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From what I can tell, there’s a lot of name calling, shouting, and general finger pointing taking place over US healthcare reform, and very little grown-up discussion going on. 

 

I’m sure I’m not the only one who’d like to talk about this without having to listen to people ranting, so for the next few Thursdays, I’ve decided to open up my blog for those who want to have an actual back and forth about US healthcare in general, as well as the pros and cons of the proposed bill and what changes you would like to see our glorious leaders make to the current system.

 

If you’d like to join in, please follow these simple rules:

 

No swearing. Sorry, but if you can’t make a point without cussing, this is not the place for you.

 

No name calling, finger pointing, or general venting about things as they are now, as they were before the Democrats/Republicans (delete as appropriate) did so and so, or as they would be if only the Democrats/Republicans (delete as appropriate) would do so and so. Again, if that’s all you have to contribute, please do it elsewhere.


Only cite something that's in the current healthcare bill if you can provide a link to the relevant page number/wording in the actual 1,000+ page proposal. 
 

Before we start, in the interest of disclosure, my politics are a little to the right of center. To some people that would put me on a par with Genghis Khan, but that’s only because A: you never knew my old gran, and B: you don’t know much about Genghis Khan. 

 

I believe the State should care for those who can’t care for themselves.  I also believe it should look out for those who need help getting back on their feet, but not those who see living off the state as a career.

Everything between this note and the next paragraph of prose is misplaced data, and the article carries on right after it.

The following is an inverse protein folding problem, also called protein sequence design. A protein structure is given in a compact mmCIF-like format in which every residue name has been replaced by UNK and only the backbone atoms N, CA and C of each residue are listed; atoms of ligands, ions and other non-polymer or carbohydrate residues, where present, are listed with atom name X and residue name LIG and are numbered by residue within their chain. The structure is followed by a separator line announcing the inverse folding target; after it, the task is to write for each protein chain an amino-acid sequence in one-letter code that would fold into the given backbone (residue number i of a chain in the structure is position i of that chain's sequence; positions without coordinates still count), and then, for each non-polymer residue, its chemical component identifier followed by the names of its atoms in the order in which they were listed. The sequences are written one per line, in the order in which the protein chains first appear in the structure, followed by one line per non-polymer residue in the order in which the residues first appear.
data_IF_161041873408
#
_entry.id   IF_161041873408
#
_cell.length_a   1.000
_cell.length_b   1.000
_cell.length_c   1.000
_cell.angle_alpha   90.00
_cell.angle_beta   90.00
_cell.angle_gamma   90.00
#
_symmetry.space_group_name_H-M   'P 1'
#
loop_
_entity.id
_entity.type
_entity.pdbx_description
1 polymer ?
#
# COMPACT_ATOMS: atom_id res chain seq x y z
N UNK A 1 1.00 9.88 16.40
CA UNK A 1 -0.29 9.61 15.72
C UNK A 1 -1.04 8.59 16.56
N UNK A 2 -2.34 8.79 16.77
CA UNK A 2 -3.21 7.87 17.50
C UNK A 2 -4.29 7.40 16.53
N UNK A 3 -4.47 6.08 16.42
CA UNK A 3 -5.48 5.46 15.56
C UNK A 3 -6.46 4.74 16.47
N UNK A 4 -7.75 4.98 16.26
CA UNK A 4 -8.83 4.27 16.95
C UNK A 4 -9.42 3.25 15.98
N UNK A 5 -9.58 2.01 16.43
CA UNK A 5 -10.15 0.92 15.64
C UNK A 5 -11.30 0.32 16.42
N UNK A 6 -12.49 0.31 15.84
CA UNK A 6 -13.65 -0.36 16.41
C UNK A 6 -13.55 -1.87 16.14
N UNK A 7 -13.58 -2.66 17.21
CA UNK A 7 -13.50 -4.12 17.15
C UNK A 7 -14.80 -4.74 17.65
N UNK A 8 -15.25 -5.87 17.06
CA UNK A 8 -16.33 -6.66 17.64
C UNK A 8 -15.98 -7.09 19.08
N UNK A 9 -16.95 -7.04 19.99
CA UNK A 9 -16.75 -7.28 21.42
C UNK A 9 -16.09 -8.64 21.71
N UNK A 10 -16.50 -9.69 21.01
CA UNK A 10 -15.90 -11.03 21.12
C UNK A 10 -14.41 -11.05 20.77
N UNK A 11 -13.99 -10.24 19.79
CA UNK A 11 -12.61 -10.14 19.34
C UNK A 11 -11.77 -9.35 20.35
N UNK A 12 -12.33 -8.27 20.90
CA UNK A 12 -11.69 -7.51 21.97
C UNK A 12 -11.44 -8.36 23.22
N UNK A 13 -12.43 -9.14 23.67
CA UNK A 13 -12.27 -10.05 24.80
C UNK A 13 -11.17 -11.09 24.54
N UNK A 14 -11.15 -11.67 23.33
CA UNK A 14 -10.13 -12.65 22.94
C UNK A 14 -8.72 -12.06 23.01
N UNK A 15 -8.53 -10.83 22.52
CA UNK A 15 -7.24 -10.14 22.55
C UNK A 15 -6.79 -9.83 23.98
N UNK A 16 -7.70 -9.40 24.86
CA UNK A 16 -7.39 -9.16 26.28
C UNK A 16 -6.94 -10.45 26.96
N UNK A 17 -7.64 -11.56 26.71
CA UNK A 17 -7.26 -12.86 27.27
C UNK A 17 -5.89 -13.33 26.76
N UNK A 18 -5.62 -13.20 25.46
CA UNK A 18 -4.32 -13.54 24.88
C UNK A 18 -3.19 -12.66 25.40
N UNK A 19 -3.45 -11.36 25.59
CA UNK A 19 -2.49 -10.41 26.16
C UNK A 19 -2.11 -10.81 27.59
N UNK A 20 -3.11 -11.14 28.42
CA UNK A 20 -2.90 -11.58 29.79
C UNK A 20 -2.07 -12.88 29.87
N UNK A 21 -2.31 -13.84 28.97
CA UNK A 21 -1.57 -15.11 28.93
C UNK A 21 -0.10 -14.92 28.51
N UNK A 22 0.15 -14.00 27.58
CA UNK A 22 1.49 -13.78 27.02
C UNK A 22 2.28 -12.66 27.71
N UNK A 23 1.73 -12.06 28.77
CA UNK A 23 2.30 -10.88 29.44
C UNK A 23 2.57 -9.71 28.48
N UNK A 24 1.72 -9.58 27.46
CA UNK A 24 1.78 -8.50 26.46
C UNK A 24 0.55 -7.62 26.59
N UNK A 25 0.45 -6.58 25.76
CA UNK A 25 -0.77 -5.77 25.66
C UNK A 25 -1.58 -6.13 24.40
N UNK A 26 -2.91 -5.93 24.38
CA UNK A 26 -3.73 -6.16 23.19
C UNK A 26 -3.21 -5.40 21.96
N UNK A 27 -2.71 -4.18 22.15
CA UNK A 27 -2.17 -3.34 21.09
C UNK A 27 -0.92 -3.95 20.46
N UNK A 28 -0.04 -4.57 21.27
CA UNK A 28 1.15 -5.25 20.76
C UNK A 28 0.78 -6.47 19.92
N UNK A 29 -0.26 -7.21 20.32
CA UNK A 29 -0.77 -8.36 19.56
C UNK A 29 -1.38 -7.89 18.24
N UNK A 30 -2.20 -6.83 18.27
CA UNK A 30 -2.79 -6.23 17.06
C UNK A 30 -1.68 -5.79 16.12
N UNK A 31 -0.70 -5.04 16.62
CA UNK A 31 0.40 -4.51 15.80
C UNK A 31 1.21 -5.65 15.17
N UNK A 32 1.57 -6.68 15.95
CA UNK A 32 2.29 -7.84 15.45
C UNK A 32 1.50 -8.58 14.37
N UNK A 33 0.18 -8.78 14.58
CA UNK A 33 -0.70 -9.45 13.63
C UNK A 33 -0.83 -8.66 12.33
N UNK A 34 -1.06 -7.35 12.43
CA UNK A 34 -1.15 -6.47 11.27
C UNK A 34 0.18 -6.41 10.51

After five years in the US, I can see the healthcare system here is far from perfect, but I lived over forty years in the UK, and though you may not want to hear it, I can tell you the system is far from perfect there.

 

Let’s talk healthcare.

 

If it helps get the ball rolling, here are my thoughts:

 

1.  I would allow insurance companies to compete in other states, just as the motor insurance industry does.  The increased competition would (one would hope) drive insurance costs downwards.

 

2.  I would impose harsh penalties on hospitals, doctors and patients who attempt to defraud the Medicare system (as I understand it, Medicare currently loses hundreds of millions of dollars per year to this).   

 

3.  I would set up a government funded organization to oversee insurance companies and make sure they don’t unfairly back out of contracts. This same organization would pay for/eventually take over medical bills resulting from unexpected injury eg; car crash victims where there is no clear liability.

 

4.  I would impose harsh fines on the ambulancechasers.com companies, when they bring frivolous lawsuits.

No doubt, I’ve missed a lot.
 

Bearing in mind the rules listed above. 

 

If you had the power to do so, what would you change about the current healthcare system in the USA and why?





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Comments

bondo_ba
Aug. 13th, 2009 03:54 pm (UTC)
Personally, I think copying something like what they do in Europe, but with the option of having private medicine available to those willing to pay for it would be the best bet. That way, no one will die on the street, but the people with more income can get spectacular (as opposed to acceptable) health care.

Trust me - most people who can accede to high-quality care will do so, leaving the public system to those who truly need it and saving the government billions.

This system works pretty well in Argentina (the downside is that every Bolivian with a serious health issue comes around to get it treated), and I don't see why it wouldn't work in more organized nations.

I don't believe that everyone should be condemned to having the same level of health care if they can afford better (which is why I don't like most European systems), but I also feel that people shouldn't be allowed to die because their insurance lapsed.
jongibbs
Aug. 13th, 2009 05:01 pm (UTC)
Thanks, Gustavo.

Do you know how much money comes from people's wage packets to cover the public system? I think it's now 11% in the UK -subject to an upper limit, after which it's 1% - though it's been a while :)

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